B1 Intermediate UK 10832 Folder Collection
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Sophie: Hello and welcome to 6 Minute English. I'm Sophie.
Neil: Watashi-wa Ni-ru.
Sophie: What did you say?
Neil: Watashi-wa Ni-ru. "I'm Neil." It's Japanese, Sophie.
Sophie: Very good, Neil! So your Japanese language lessons are going well, then?
Neil: They are indeed. And did you know, Sophie,
that scientists believe learning a second language can boost brainpower?
Bilingualism – or speaking two languages equally well – is a form of brain training.
Sophie: Brain training is where you're learning ways to increase your memory or intelligence.
That's great Neil, but you're not exactly... bilingual... are you?
Neil: Uh... not yet. No.
Sophie: Well, brain training is the subject of today's show.
And ways to train your brain might be doing a crossword puzzle, playing chess, or studying a new language!
Now I have a question for you, Neil.
Neil: I hope my brain is up to the challenge.
Sophie: I'm sure it is. Can you tell me:
How many neurons – or nerve cells – are there in the typical human brain?
Is it ... a) 8.6 billion b) 86 billion or c) 860 billion
Neil: Hmm. I'm going to say a) 8.6 billion.
Sophie: Well, we'll find out later on in the show whether you got the answer right or not.
But now let's listen to neuropsychologist Dr Catherine Loveday
talking about why being bilingual may protect your brain from damage if you have a stroke.
Dr Catherine Loveday: I think the theory behind why bilingualism might be a protective factor is that
(it) involves a lot of switchings – a lot of attentional changes – lots of switching.
And that seems to exercise the sort of executive parts of our brain.
Those parts of the brain are kind of stronger and fitter when it comes to resisting
some kind of damage from the stroke.
Neil: A stroke is a serious illness that occurs when blood flow to an area of the brain is cut off.
And executive functions are the mental skills involved in doing things like problem solving and planning.
Sophie: So when a bilingual speaker switches – or changes – from one language to another
this exercises the executive parts of their brain, making it stronger and fitter.
And because the brain is stronger, it's able to resist – or prevent – damage caused by a stroke.
Neil: But many of us aren't bilingual are we?
So our brains aren't going to be protected against strokes.
Sophie: Don't worry, Neil. There are other things you can do to exercise your brain.
If you're right handed, doing tasks like brushing your teeth with your left hand
will stimulate your brain
or getting dressed in the dark with your eyes shut.
Or simply memorizing a list of words, for example your shopping list.
Neil: Doing things with the wrong hand sounds hard.
But the shopping list thing sounds easier...
OK. Let's see... pizza, doughnuts, crisps, bottle of coke, chocolate cake...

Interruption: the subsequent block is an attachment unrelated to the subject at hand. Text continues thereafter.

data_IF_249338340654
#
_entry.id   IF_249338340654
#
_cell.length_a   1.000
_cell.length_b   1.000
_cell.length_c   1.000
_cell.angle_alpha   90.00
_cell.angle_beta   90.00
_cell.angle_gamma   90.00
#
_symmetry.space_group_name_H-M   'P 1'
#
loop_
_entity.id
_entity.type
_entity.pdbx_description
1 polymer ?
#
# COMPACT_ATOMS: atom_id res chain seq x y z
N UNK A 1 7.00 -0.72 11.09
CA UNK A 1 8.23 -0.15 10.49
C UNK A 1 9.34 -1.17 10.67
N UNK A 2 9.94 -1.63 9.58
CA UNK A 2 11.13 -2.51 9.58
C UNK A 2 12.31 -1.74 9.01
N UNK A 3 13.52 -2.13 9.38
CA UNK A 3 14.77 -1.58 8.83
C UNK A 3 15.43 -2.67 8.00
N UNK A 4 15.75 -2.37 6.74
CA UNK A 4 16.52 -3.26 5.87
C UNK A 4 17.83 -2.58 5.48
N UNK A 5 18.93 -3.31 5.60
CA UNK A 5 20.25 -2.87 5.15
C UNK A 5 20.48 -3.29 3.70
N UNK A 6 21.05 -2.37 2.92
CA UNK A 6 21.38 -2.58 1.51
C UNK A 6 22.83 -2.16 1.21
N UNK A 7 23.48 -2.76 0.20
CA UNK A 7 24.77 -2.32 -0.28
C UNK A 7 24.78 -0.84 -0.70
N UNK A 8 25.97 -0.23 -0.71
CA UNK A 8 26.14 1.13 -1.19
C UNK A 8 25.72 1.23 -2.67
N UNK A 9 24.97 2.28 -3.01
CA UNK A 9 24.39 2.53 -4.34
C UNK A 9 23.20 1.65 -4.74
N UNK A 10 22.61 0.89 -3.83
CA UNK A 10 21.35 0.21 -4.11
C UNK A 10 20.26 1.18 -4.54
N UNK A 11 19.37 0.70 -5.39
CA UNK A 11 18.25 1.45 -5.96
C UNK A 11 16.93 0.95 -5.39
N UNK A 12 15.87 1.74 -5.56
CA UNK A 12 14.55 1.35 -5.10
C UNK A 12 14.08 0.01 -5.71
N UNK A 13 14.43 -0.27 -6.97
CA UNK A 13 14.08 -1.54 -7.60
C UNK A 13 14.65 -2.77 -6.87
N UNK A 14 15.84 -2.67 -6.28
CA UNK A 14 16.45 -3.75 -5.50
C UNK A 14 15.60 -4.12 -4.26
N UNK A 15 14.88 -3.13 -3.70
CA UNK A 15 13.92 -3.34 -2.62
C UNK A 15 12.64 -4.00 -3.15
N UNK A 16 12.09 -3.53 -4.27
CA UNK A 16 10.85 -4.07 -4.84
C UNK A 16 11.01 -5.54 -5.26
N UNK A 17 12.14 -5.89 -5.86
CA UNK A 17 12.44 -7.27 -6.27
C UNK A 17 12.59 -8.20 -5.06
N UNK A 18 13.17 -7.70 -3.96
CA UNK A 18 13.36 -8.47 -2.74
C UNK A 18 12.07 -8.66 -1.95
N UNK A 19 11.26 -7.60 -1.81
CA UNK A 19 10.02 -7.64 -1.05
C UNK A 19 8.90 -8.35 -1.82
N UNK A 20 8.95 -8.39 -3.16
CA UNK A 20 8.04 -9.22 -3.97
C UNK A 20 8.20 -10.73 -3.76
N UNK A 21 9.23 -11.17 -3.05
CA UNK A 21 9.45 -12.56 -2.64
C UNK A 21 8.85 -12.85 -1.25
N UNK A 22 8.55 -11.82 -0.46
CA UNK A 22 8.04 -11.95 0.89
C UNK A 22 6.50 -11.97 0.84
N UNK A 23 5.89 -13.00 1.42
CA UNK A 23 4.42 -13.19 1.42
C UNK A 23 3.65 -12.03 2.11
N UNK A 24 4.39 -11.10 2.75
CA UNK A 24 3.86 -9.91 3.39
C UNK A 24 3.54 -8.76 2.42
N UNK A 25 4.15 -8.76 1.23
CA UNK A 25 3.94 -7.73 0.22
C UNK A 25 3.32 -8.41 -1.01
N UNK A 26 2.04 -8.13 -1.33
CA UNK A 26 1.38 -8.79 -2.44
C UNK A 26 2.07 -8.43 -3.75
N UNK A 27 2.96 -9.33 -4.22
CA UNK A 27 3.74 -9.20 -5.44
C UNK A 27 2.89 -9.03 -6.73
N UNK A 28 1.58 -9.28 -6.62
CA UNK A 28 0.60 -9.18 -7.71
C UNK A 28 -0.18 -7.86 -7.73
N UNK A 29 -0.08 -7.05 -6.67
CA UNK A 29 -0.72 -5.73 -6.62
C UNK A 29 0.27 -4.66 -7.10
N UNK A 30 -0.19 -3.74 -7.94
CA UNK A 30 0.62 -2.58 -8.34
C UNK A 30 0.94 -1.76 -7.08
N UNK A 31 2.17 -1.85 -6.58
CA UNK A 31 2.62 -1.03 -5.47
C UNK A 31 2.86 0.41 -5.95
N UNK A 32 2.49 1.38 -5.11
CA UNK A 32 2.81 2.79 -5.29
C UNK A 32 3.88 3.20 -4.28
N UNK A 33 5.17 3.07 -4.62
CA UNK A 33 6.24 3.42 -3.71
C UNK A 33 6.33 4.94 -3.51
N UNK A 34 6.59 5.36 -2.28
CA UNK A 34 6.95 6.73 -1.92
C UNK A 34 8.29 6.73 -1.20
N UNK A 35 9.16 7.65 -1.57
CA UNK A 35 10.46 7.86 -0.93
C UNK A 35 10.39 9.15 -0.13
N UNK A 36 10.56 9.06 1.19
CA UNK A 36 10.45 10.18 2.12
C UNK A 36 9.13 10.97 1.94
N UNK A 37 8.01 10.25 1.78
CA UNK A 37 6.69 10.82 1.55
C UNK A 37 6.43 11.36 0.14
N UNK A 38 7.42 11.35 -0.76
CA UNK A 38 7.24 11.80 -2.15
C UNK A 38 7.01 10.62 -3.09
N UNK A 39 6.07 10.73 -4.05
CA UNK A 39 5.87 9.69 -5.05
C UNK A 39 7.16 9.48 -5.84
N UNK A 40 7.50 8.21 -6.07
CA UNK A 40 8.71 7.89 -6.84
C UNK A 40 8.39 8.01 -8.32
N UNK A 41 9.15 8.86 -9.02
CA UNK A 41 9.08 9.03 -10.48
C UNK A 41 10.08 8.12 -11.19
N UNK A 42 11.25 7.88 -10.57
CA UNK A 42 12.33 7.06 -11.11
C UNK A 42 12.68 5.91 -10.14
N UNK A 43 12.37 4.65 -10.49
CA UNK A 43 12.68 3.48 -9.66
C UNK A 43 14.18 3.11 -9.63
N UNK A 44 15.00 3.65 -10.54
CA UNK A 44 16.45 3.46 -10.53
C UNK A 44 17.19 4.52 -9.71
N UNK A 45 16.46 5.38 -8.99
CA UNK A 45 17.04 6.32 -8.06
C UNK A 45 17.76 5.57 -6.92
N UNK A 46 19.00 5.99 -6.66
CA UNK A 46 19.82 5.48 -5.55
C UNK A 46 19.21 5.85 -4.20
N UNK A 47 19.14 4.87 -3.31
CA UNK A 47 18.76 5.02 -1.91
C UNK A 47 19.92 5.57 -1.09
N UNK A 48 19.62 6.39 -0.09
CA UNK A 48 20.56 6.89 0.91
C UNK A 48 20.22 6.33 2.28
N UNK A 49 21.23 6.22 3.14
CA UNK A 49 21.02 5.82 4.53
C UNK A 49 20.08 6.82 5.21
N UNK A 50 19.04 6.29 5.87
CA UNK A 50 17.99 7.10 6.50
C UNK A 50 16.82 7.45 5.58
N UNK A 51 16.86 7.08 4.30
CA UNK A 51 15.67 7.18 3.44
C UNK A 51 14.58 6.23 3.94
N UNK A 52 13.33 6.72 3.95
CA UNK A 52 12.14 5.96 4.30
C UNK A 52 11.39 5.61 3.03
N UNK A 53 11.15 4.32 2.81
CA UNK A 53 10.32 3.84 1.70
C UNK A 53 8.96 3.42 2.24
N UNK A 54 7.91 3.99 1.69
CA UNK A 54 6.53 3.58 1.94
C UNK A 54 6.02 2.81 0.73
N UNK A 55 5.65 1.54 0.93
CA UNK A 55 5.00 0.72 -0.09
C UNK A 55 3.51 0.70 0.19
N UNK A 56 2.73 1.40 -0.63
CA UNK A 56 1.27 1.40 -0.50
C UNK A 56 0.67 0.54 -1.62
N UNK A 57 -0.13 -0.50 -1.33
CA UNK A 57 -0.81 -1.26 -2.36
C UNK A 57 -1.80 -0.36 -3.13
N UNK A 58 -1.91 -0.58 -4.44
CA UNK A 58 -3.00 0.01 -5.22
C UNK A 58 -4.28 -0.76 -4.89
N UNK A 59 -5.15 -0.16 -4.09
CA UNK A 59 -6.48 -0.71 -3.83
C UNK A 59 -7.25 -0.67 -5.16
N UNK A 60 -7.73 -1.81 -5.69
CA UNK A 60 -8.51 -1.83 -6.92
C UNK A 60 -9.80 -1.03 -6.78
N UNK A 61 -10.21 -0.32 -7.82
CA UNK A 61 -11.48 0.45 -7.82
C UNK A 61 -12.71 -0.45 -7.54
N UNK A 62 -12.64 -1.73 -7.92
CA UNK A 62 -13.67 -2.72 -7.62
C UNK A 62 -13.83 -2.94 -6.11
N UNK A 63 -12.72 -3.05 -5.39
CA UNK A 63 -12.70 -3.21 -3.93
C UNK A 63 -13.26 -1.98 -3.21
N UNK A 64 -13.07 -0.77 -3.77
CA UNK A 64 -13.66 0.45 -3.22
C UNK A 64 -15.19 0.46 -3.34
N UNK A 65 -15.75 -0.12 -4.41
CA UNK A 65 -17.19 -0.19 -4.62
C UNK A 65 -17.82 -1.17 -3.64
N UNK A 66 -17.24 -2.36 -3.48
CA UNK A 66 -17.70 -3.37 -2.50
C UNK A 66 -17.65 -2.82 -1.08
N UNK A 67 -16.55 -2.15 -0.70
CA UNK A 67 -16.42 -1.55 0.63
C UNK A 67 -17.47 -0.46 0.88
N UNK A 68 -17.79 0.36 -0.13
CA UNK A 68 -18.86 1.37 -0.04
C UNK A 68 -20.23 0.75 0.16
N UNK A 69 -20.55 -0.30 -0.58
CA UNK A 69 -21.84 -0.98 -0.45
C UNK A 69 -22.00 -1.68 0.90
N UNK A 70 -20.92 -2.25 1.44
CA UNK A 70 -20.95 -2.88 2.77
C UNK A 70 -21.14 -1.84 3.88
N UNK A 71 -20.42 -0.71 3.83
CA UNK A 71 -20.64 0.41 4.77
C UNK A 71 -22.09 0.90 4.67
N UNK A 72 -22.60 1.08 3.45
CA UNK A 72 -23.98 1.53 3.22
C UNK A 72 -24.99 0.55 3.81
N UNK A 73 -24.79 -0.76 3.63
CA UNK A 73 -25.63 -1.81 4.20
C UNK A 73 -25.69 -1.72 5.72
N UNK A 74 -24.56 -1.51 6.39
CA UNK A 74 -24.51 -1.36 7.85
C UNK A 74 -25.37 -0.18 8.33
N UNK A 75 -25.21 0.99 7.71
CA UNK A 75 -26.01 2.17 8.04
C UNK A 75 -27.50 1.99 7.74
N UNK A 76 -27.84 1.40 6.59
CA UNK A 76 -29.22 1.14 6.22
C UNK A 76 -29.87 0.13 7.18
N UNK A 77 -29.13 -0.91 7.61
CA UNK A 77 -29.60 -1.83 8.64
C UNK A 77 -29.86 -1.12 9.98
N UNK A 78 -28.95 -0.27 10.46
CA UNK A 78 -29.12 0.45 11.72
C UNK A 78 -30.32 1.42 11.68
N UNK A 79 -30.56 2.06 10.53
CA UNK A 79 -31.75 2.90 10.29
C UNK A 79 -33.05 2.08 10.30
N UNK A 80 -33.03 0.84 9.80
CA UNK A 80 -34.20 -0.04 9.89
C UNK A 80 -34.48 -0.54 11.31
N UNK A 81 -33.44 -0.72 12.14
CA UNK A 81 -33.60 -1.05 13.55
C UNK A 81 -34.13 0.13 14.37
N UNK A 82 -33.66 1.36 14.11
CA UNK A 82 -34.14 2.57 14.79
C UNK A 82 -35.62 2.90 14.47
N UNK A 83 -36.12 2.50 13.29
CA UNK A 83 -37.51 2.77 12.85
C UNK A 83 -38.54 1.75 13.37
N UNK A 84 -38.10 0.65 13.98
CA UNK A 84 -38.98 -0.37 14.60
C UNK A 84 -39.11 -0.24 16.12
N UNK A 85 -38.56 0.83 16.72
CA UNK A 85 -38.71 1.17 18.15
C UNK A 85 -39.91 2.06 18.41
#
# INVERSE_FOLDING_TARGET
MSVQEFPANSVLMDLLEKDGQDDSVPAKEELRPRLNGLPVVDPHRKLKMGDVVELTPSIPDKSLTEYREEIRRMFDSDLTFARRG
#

Sophie: That's not a very healthy list, Neil!
A good diet is also important in keeping your brain fit and healthy.
Neil: Maybe I should cut down on the chocolate cake then?
Sophie: Actually, that's one thing you could leave on the list.
According to research, chocolate may enhance – or improve – cognitive performance,
and that is your ability to acquire and utilize knowledge.
Now let's listen to Dr Loveday talking about building up our cognitive reserve.
This is the idea of building up extra abilities
to help protect the brain against declining memory or thinking.
Dr Catherine Loveday: Continually just stimulating the brain – things like learning a language,
learning music,
just educating yourself, seems to continue to build up that cognitive reserve.
So even if people take up languages or take up other things later in life it will give
them a degree of protection.
Neil: Stimulate means to make something become more active.
Hmm. Not sure I'm continually stimulating my brain. What do you think, Sophie?
Sophie: With all our stimulating discussions, Neil,
I'm sure we're both building up our cognitive reserve.
And there are your Japanese lessons too.
Neil: Well, so I am doing well as far as my cognitive reserve goes.
Sophie you've put my mind at rest.
Sophie: And if you put someone's mind at rest you stop them worrying.
Well, don't get too relaxed Neil – your brain needs constant stimulation, remember?
Neil: Hmm. I think I might just lie down after the show with a box of chocolates and today's crossword...
or maybe I'll memorize another shopping list... this time in Japanese.
Sophie: OK. I think it's time to hear the answer to today's quiz question.
I asked: How many neurons are there in the typical human brain?
Is it ... a) 8.6 billion b) 86 billion or c) 860 billion?
Neil: And I said a) 8.6 billion.
Sophie: I thought you were feeling clever today, Neil.
I'm afraid that's the wrong answer. It's b) 86 billion.
But do you know how scientists calculated that number?
Neil: Uh... did they have a guess, Sophie?
Sophie: No, not exactly. Apparently, the easiest way is to count how many neurons there are
in one part of the brain and then multiply that for the rest of the brain's volume.
Neil: Well, that's a lot of brain cells. OK, can we hear the words we learned today?
Sophie: They are:
brain training
executive functions
cognitive reserve
put someone's mind at rest
Neil: Well, that's the end of today's 6 Minute English. Don't forget to join us again soon!
Both: Bye.
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BBC 6 Minute English April 07, 2016 - Brain training

10832 Folder Collection
Adam Huang published on April 12, 2016
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